Keeping this history in mind makes it much easier to make sense of a Trump administration that openly sought foreign interference in the 2016 election (102-105), gave policy priority to white nationalist figures and ideas (97-99), celebrated his party’s tacit embrace of white vigilantes and militia groups (111-116), used the office for personal profit and political gain (117-125), and attempted to overturn democracy and the 2020 election itself (131-40, 149-154). At the heart of this effort, in Richardson’s thinking, is history. The stories we tell ourselves are integral to how we apply power, a fact not lost on historical fascists. Trump is no different, claiming that his opponents — cast as un-American — “hate our history, they hate our values, and they hate everything we prize as Americans” (141). We see this in the broader Republican effort to suppress and whitewash American education and to mandate teaching “that America is a great Country” where schools “inspire patriotism and stop teaching the revisionist history of the radical left; our kids will learn about the wisdom of the US Constitution, the Bill of Rights, and the

founding fathers.” Historically, this sort of nationalist education provided the rationale in the U.S. for the state to support slavery, segregation, lynching, and anti-immigrant policies. It is no wonder that an aspiring authoritarian desires it.

dDrMinEhLDN5Mz - Bucks County Beacon - Heather Cox Richardson’s ‘Democracy Awakening’ Shows the Importance of Holding Right-Wing Criminals and Frauds Accountable
A racist political cartoon depicting Uncle Sam as an educator teaching racialized colonial subjects in areas recently conquered by the U.S. during the War of 1898, the year of the white supremacist coup and massacre in Wilmington, N.C. and the mass disenfranchisement of Black Americans by the Supreme Court. Note that the caricatures of Black, Indigenous, and Chinese Americans position them outside the boundaries of potential Americanness. Image via the Library of Congress.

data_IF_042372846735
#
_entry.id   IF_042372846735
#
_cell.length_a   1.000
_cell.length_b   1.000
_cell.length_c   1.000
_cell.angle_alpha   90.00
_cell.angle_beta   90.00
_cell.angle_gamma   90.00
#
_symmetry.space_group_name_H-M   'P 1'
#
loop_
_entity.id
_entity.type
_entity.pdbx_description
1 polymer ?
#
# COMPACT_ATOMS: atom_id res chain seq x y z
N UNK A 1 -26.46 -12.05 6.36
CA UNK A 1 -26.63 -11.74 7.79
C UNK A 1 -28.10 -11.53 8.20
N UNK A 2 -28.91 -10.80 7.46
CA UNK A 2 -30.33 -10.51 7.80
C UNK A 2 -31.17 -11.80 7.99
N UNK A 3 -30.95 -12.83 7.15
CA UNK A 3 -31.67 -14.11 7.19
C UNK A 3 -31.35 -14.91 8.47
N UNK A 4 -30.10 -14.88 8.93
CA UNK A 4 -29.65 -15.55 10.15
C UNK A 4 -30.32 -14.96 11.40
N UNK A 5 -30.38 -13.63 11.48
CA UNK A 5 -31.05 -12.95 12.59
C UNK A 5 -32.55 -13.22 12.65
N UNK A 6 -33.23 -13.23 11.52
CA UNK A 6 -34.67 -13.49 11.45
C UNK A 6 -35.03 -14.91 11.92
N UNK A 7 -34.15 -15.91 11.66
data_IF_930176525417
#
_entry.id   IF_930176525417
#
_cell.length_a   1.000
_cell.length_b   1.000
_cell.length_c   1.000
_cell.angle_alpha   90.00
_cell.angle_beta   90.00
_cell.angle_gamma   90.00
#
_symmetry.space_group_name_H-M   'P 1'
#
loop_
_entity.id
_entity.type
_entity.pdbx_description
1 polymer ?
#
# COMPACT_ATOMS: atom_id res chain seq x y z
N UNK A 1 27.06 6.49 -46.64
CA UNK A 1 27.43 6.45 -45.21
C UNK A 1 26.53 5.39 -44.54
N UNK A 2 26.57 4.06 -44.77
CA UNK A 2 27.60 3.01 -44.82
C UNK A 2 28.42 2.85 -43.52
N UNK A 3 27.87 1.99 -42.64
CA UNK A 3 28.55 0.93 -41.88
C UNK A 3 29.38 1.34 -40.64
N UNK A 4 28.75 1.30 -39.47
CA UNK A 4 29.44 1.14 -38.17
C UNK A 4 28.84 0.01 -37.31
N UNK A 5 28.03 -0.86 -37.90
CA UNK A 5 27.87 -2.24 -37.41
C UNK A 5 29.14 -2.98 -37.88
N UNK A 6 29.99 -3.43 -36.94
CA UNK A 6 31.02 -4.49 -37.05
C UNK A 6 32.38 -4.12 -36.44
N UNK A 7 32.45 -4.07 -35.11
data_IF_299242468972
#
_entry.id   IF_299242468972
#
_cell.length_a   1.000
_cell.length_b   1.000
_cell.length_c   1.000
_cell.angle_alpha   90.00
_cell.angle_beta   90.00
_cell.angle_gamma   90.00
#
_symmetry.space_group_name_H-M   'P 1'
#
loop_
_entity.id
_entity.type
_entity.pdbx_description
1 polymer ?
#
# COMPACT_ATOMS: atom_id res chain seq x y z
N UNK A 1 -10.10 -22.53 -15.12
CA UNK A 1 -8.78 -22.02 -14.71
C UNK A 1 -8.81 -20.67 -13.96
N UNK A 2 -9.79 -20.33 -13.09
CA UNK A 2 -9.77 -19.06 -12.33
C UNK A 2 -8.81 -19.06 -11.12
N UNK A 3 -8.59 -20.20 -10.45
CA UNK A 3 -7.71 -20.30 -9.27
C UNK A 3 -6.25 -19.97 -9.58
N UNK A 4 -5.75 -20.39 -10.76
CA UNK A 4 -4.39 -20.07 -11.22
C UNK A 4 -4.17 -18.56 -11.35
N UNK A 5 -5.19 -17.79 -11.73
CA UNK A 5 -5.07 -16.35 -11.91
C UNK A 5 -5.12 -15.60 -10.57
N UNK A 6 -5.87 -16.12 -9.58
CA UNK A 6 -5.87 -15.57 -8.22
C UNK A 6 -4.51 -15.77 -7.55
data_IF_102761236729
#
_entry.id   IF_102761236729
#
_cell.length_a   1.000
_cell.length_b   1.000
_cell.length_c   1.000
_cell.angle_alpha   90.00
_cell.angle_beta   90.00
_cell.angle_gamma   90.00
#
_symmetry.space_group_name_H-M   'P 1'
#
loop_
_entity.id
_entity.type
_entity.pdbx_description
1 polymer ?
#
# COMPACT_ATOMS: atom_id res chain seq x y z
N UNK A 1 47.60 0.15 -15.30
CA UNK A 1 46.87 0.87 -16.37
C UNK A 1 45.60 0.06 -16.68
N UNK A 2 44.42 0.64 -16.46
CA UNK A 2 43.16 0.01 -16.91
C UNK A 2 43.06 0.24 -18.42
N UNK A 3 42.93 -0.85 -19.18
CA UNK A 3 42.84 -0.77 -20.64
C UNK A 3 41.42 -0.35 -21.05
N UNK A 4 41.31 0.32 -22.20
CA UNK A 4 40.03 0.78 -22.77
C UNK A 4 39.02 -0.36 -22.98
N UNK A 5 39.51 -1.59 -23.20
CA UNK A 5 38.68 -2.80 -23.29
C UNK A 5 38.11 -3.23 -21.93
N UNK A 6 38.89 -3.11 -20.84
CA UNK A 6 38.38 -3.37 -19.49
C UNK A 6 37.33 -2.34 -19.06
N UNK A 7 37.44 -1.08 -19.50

One of the consistent themes running through the book is the idea that the rule of law is central to the project of democracy. Richardson draws on famous examples from the civil rights era to illustrate the claim. There can be no democracy if white conservatives can target and eliminate their opponents and both subordinate and plunder racialized groups without restraint. Indeed, this is the overarching lesson of Reconstruction, that democracy cannot prevail in the face of unprosecuted elite criminality and violence

As someone who spends a great deal of time thinking about legalized systems of racial, class, and gendered violence in the U.S., and especially the impact of letting the organizers of coups, insurrections, and mass violence go unpunished, I worry a great deal about the inability and even unwillingness to hold Trump and his co-conspirators accountable. This failure led to the sabotage and collapse of multiracial democracy in the 1870s during Reconstruction, which began a nearly century-long apartheid state in Jim Crow. The refusal to prosecute the organizers of dozens of white supremacist massacres and thousands of lynchings between Reconstruction and the civil rights movement of the 1960s only worsened systems of violence and oppression. Likewise, the examples from the Nixon and Reagan administrations, insulated by presidential pardons, which were similarly employed by Trump for close aides, have only emboldened a right-wing minority that has consistently shown a willingness to use violence and fraud to retain power. What good could possibly come of refusing — as our country has historically — to hold these criminals and fraudsters accountable? What good has ever come of it?

Richardson’s work is as much about the contradictions of our shared past as it is an urgent call to action around the current authoritarian crisis threatening American democracy. From the outset she notes that, while American revolutionaries largely limited their vision of equality to propertied white men — those without property didn’t have widespread access to the vote until the 1820s — “people in the U.S. had never lost sight of the promise of democracy because marginalized people had kept it in the forefront of the national experience” (xiv). This tension between agitation for democracy and the forces of repression and white supremacist violence is a defining feature of the book and represents a cause for celebration for Richardson. We have a rich history that is genuinely deserving of praise in the U.S. without whitewashing and mythologizing the agents of white supremacy and oppression.